Destination Area: Mediterranean Sea
Length: 7 NIGHTS
Vessel: Eye of the Wind


Departs:

Salerno, Italy on September 9, 2017

Returns:

Olbia, Sardinia on September 16, 2017


Fare per passenger is 1,400 Euros (+-$1,316.). Fare is all inclusive except for alcoholic beverages and transportation to and from the ship.

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For more information view pricing information for the Eye of the Wind
or call us toll free at 1-877-882-4395.

TYRRHENIAN SEA & SARDINIA'S EMERALD COAST - SAILING NORTHWEST FROM PALERMO TO OLBIA ON THE ISLAND OF SARDINIA: 7 Night Voyage From Palermo to Olbia, Sardinia, Italy

Eye of the Wind is a brig, with two masts carrying 8,000 square feet of tanbark sail. Built in 1911 in Germany, she went through a complete res ...

Read more about the Eye of the Wind     



  • Experience traditional seamanship in a 100 year old ship
  • Participate in the sailing operation if you choose to do so
  • Learn the fundamentals of tall ship sailing
  • Participate in basic deck work
  • Climb aloft furling sails
  • Take instructions from the crew guiding you through every process
  • Get involved with regular watch routines and friendly atmosphere on deck
  • Relax in sheer luxury in your air conditioned cabins
  • Mingle with the crew and fellow passengers. Enjoy the excellent gallery with culinary delights from morning til night
  • Palermo is the capital of Sicily
  • Visit the 12th century Palermo Cathedral housing royal tombs and the huge neoclassical Teatro Massimo known for opera performances
  • Go to the busy markets including the central Ballaro Street Market near the port
  • As you stroll around Palermo notice its charm especially around its vibrant "centro storico" where medieval churches share space with neighborhood trattorias/ neon lit wine bars and trendy tattoo parlors
  • Look beyond the industrial outskirts of Olbia and you'll find an historic center crammed with boutiques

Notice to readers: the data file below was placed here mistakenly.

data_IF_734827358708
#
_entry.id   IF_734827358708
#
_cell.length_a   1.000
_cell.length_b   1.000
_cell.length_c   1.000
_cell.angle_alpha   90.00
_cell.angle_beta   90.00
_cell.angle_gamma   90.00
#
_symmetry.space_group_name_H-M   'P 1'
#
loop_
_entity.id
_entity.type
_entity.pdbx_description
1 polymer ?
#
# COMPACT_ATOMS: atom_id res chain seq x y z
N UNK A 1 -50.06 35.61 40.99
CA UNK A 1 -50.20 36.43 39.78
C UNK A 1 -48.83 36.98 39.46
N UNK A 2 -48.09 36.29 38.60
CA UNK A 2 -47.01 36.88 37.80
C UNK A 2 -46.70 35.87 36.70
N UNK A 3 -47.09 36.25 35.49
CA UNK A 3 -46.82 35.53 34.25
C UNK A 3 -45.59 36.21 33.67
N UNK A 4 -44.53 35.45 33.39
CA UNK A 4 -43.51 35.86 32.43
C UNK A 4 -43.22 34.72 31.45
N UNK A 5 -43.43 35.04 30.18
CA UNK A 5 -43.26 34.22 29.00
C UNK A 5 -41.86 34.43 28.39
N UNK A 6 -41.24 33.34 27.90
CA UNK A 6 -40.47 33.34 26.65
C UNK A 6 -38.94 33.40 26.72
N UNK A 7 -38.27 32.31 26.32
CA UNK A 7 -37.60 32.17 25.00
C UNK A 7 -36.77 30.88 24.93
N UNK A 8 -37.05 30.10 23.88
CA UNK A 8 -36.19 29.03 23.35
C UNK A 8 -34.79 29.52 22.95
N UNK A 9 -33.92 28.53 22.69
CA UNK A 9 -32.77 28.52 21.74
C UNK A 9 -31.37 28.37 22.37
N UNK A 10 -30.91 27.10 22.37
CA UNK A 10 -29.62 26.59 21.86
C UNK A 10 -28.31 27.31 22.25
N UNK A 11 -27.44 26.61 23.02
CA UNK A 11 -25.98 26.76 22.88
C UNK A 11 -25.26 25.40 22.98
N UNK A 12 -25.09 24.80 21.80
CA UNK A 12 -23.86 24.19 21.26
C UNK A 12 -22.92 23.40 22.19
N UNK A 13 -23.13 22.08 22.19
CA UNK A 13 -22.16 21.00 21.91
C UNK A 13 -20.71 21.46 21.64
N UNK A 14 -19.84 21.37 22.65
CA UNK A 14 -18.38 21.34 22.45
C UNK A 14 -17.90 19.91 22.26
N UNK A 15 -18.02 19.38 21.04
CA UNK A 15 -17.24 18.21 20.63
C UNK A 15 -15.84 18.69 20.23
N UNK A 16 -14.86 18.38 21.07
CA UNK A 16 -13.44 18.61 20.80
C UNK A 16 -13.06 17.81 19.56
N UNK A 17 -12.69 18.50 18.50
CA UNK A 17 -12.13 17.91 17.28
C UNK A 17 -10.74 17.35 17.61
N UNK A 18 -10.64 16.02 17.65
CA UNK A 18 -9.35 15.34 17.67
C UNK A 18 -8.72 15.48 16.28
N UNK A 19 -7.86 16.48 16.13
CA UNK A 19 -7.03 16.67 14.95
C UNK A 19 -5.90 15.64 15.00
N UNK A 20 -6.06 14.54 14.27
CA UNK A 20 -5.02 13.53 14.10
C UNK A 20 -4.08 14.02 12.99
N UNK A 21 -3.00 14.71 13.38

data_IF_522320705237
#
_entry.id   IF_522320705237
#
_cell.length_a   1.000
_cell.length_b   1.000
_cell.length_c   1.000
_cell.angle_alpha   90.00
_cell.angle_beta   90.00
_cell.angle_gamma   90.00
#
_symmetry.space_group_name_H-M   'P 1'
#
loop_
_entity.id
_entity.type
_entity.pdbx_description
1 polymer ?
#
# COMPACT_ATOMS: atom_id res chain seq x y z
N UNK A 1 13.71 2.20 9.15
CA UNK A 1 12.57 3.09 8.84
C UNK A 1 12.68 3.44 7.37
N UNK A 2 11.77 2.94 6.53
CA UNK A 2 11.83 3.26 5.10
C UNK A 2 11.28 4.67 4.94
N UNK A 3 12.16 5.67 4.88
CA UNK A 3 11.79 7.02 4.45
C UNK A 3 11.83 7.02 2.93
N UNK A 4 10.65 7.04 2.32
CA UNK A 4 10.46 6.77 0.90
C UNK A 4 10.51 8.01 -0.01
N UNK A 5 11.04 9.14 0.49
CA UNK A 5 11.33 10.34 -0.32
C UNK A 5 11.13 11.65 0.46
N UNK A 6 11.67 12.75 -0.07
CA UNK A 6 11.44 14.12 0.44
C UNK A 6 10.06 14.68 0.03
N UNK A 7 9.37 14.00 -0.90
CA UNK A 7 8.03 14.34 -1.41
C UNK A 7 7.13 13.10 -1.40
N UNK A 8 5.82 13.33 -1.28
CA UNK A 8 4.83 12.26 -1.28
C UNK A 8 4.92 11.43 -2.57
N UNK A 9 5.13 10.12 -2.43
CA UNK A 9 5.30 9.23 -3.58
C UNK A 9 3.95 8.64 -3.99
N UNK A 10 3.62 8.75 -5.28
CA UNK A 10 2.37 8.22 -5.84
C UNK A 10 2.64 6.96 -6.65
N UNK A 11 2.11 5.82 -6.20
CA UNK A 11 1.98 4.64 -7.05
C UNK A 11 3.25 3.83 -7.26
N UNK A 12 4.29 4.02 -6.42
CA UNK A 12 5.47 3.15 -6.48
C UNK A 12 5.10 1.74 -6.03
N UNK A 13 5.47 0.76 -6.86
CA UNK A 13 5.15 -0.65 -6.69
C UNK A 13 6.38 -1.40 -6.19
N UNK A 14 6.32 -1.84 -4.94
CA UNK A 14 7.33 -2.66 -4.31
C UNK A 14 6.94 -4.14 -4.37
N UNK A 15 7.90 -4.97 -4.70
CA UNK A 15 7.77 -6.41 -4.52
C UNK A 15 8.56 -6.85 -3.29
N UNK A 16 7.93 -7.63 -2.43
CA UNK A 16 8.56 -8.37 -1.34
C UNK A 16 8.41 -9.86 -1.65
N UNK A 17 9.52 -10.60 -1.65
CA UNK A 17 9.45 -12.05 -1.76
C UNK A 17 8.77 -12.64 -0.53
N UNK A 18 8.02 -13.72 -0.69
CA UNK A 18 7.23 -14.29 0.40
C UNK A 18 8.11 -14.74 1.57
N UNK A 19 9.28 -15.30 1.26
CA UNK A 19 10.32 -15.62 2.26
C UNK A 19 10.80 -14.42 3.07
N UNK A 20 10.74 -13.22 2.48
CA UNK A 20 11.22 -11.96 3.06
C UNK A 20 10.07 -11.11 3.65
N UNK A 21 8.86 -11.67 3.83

• wine bars and cafe-rimmed piazzas.

Tyrrhenian Sea and Sardinia's Emerald Coast - Sailing northwest in the Terrhenian Sea to Olbia in the northeast corner of Sardinia.

Salerno, Italy
Salerno, one of the most beautiful cities in the south of Italy, is situated along the inlet of the Tyrrenian Sea on the Gulf of Salerno. Cultured and refined, the old city is a web of alleyways and grand palaces.

The Cathedral, known as 'Duomo', is the pride of the city (built c.1085) and is dedicated to the patron saint, St Matthew. On the right side of the Duomo atrium you can see a 12th century bell-tower. Also of interest is the medieval aqueduct, built in the 9th century and later reinforced by the Normans around 1000.

Take a walk along pleasant streets to window shop in elegant boutiques, and enjoy the passing scene at one of the quiet cafes. Via Dei Mercanti, the old artery of commerce, is crossed by Via Del Duomo where, situated on the right side, is the magnificent Church of St George and adjacent is the cathedral.

There is an abundance of restaurants in town, but an ideal place for a snack and a drink is down on the promenade Lungomare Trieste. Adorned with palms, it is a beautiful spot to admire the Gulf of Salerno and the Amalfi Coast, one of the most famous tourist attractions in the south of Italy.


At sea


Olbia, Sardinia
Olbia is an ancient port city founded by the Greeks, according to local legend, as early as the 8th century BC. It contains ruins from Phoenician and Carthaginian settlements, as well as from the Roman Era, when it was an important port, and from the Middle Ages, when it was the capital of one of the four independent states of Sardinia. The name "Olbia" means "happy town", even though the city's past has been quite difficult. Olbia was destroyed and reconstructed several times throughout its history.

Be sure to see the Romanesque ex-cathedral of San Simplicio, dating from the 11th century AD. The church was built in three different phases over a Roman Necropolis, the remains of memorial tablets are still visible inside the church. Olbia has also become famous because of the recent discovery of 24 ship wrecks, two of them from the age of Nero and another 16 from the 5th century A.D. The remaining six come from the Judicial period. The wrecks were found during the construction of a new road tunnel.


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